Should I be concerned about low bone density?

Mayfair • May 09, 2019

Healthy bone looks like a honeycomb under a microscope, but as bone begins to lose density the holes and spaces in the honeycomb become larger. This can weaken the bone and cause it to break more easily.

During your lifetime, your body is constantly breaking down old bone (through a process called resorption) and building up new bone. Bone loss occurs when old bone is broken down faster than new bone is made, and can lead to low bone density.

The older you are, the more likely you are to have low bone density, sometimes called osteopenia. It may also increase your chance of getting osteoporosis – a disease which causes bones to lose density and can lead to fractures, pain, and deformities.

Women and men begin to lose bone in their mid-30s. However, women are more likely than men to develop osteoporosis. This is because women generally have smaller, thinner bones than men. Plus women lose bone tissue rapidly in the first four to eight years after menopause because of the sharp decline in estrogen.

Other risk factors for bone loss include having a diet low in calcium, an inactive lifestyle, smoking, certain diseases associated with malabsorption issues and hyperparathyroidism, and taking certain medications like glucocorticosteroids.

HOW DO YOU DETERMINE LOW BONE DENSITY?

The most accurate way to determine the density of the bones is to have a bone mineral densitometry (BMD) exam, also known as dual-energy X-ray absorptiometry or DEXA scan. This exam sends a finely collimated (parallel), low-dose X-ray beam with two distinct energy peaks through the spine, hip, or forearm. One peak is absorbed mainly by soft tissue and the other by bone. Special computer software can subtract the soft tissue information and display the bone density measurements (in grams per centimetres squared, the bone mineral content divided by the area). Generally, the higher the mineral content, the denser the bone is, and the denser the bones are, the less likely they are to fracture.

During your BMD exam, you will need to avoid wearing clothes with buttons, metal buckles, and zippers near your spine and hip as they may interfere with the X-ray. You will also be weighed and measured, then positioned on the table by the technologist. You will be asked to hold very still while the scanner moves over the area being examined. You may be scanned more than once.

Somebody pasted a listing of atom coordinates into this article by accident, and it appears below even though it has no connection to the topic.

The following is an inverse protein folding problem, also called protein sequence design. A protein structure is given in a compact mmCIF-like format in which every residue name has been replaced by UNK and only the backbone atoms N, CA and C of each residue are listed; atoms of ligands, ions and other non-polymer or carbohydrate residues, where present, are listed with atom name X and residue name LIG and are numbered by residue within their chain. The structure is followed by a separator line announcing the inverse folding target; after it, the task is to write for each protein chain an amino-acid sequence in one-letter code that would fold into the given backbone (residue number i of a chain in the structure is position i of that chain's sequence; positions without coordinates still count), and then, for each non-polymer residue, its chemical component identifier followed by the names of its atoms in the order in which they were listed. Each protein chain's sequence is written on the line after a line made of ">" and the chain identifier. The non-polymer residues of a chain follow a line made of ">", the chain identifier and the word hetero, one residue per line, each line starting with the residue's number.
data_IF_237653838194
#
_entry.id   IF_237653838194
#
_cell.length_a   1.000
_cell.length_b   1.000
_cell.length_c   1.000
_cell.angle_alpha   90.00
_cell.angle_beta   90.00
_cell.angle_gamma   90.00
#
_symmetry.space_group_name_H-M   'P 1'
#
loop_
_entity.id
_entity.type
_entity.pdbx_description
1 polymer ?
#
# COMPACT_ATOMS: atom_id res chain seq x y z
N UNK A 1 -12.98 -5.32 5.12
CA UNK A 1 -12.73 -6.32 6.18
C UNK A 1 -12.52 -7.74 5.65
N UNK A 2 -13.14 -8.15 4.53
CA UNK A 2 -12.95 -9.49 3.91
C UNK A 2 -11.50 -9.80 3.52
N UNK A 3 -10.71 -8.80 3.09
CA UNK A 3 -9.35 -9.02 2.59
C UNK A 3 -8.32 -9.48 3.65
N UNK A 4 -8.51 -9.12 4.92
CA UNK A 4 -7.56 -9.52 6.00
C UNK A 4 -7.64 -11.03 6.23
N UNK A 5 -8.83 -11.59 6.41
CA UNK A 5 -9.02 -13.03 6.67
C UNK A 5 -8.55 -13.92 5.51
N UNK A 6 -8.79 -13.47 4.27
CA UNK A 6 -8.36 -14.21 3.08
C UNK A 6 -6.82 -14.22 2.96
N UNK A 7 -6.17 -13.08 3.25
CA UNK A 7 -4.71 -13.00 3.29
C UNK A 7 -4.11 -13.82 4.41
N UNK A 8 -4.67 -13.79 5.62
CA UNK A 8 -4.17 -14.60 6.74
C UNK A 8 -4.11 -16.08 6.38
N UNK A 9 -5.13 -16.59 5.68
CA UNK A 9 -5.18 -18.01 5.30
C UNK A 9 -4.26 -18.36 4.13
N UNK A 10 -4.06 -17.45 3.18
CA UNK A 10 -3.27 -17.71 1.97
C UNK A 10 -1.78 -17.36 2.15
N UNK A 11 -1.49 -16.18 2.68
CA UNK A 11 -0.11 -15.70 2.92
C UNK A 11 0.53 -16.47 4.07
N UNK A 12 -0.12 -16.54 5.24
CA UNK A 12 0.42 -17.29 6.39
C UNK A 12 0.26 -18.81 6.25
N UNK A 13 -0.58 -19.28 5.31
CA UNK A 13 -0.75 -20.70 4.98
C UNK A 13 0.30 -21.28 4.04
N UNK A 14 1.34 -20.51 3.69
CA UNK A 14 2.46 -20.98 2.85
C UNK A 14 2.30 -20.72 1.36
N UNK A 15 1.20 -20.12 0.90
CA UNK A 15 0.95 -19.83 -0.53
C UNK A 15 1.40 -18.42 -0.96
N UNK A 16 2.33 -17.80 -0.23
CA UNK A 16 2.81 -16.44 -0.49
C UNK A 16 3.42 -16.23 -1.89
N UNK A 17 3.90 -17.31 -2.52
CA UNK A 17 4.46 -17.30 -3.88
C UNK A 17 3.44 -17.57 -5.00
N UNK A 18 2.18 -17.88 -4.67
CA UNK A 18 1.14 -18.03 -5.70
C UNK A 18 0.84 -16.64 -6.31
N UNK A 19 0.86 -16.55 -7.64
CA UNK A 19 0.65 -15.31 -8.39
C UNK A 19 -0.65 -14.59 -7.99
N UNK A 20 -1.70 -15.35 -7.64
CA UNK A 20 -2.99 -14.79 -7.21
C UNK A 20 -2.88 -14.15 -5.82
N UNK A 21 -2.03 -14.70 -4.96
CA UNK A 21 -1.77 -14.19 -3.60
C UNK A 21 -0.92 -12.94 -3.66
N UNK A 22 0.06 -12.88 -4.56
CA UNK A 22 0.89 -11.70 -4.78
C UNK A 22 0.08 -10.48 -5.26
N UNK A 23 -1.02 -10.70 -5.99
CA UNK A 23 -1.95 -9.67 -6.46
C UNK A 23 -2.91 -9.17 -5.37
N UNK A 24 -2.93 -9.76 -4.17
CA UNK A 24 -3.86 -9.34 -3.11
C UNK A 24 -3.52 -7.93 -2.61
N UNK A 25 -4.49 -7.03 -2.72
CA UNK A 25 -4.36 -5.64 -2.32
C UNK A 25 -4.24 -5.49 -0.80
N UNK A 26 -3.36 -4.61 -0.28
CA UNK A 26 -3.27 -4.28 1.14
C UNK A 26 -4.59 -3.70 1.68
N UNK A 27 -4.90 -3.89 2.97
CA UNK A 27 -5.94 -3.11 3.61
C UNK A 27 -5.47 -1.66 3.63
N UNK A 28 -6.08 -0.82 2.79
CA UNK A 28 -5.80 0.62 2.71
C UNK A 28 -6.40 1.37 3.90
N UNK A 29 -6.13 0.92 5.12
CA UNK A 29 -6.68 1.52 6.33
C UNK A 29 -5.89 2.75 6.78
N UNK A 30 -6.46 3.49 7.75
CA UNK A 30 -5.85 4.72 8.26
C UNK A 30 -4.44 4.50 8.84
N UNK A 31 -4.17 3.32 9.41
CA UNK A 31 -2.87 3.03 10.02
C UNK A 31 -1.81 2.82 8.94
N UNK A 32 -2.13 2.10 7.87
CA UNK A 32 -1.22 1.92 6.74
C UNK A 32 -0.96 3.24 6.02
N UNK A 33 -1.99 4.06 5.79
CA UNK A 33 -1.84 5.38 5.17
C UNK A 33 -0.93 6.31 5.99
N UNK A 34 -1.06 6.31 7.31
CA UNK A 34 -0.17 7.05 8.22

Measurements must be very precise. A first (baseline) BMD exam is often taken at around age 50 and then subsequent exams may be recommended every two years. Since measurements can vary between machines, repeat tests must be taken on the same machine, or a new baseline will be needed.

WHAT ARE THE SYMPTOMS OF LOW BONE DENSITY?

Low bone density and osteoporosis rarely have symptoms, which mean you may not discover you have one of them until you sustain a painful fracture. This is why early detection is important, as well as being aware of risk factors.

According to Osteoporosis Canada, one in three women and one in five men will sustain an osteoporosis related fracture in their lifetime, and 80 per cent of all fractures in people 50 years of age or older are caused by osteoporosis.

HOW DO YOU TREAT LOW BONE DENSITY?

The effects of low bone density can be mitigated with a balanced diet rich in calcium and vitamin D, a healthy lifestyle without smoking or excessive alcohol intake, and physical activity that includes weight-bearing exercises. Medication may also be prescribed to improve bone health.

Regular bone density testing is also recommended to monitor bone loss. A BMD exam is not usually required until you are 50 years of age or older, unless you fall into a high risk category. To determine if bone density testing is right for you, you will need to discuss your risk factors and family history with a health care practitioner.

For more information about bone mineral densitometry, please visit our services page.

 

REFERENCES

Canadian Cancer Society (2019) “Bone density scan.” www.cancer.ca. Accessed April 11, 2019.

National Institute of Arthritis and Musculoskeletal and Skin Diseases (2018) “What is Bone?” www.bones.nih.gov. Accessed April 11, 2019.

National Osteoporosis Foundation (2018) “What is Osteoporosis and What Causes It?” www.nof.org. Accessed April 11, 2019.

Osteoporosis Canada (2019) “Fast facts.” www.osteoporosis.ca. Accessed April 11, 2019.

Osteoporosis Canada (2019) “Why should I get tested?” www.osteoporosis.ca. Accessed April 11, 2019.

Radiological Society of North America (2018) “Bone Densitometry (DEXA, DXA).” www.radiologyinfo.org. Accessed April 11, 2019.

 

Symptoms, Disease Prevention